My TV Box Set Family

hannah wong

By Hannah Wong


It’s 9pm on a Monday night and I’m feeling nervous and uneasy. I’m writhing on the sofa because I’m so uncomfortable. I’m worried. ‘Uncle’ Rick and a group of our close family friends are about to enter a precarious situation. At this moment they are planning to execute a dangerous infiltration of a camp they’ve only just heard of. They are following the knowledge of newbie who guided them in to this unknown place. I can shout at them or look away or suggest what they should do. But what’s the use. They can’t hear my pleas. It’s like I don’t exist.

And indeed I don’t. Not to them.

They themselves don’t even exist and only exist through the talents of others. Which makes me particularly jealous that I can’t pretend to be someone else.

They’re not my family either but they may as well be. I’m too emotionally involved in the well-being of pretend people.

After every episode I so desperately want to know if they are okay. Or I’m completely distraught about that time Glenn almost died. I mean they’ve been through hell and…. well, back to a lesser hell. But there is always the possibility of your favourite character who has just grown on you getting mauled and devoured or murdered by crazed survivors of the apocalypse. And it’s with great relief when you finally find out your fave is still alive.

Whenever I’m stressed over my own predicaments I always look to The Walking Dead and think, meh, it’s all not so bad. It could be a lot worse.

I guess that’s what TV is made to do: distract you from reality and welcome you into entire new world. You are oblivious to what’s going on in the real world. You can easily forget the pots and pans that are left in the sink, the cursor on your laptop, blinking, waiting for you to continue your essay, or that email you were meant to send days ago. Heck, sometimes TV makes you late for work, uni or even a date.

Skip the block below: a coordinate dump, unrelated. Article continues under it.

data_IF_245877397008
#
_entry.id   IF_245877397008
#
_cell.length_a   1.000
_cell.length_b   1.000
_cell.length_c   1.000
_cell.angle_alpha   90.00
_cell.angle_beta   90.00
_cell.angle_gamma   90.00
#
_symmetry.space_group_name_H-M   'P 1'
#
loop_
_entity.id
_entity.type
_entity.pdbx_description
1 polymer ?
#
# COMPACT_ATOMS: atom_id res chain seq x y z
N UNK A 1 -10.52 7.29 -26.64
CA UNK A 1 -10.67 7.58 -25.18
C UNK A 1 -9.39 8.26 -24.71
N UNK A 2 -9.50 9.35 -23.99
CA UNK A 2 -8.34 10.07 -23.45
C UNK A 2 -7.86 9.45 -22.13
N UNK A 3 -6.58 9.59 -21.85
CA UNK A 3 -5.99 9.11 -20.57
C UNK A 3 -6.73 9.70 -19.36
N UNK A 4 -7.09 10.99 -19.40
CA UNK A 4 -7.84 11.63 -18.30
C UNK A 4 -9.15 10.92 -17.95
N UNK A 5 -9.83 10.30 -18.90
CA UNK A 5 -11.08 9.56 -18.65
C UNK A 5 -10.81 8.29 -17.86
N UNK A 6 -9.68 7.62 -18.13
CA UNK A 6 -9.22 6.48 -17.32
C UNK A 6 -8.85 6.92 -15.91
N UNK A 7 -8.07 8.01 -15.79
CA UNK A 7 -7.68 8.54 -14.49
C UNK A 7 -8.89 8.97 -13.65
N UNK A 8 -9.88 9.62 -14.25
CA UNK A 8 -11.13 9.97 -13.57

The Walking Dead is part of my family of my favourite TV Box Sets who I can turn to for comfort, distraction, warmth, love, advice and laughter. But just like any other family, we have our ups and downs because of our frequent arguments, particularly with our reality. They have influenced my way of thinking about relationships just like any parent if there’s a guy or girl they’re not so sure about you seeing, or generally making you feel bad which is what big brothers or sisters love doing, right? So let me introduce you to a few of mine…

I turn to Sex and the City or Girls search for relationship advice or ideas or comfort for when things go awry. Plus, it makes for easy watching and not much brain power. Grey’s Anatomy, you’re in it for relationship advice too but you have more drama and a McDreamy.

I have to admit I do have a warped sense of how relationships should be. Nothing is as romantic as it is made out to be on TV and I have to say I’m a little jealous that real life can’t reach the unrealistic once in a while.


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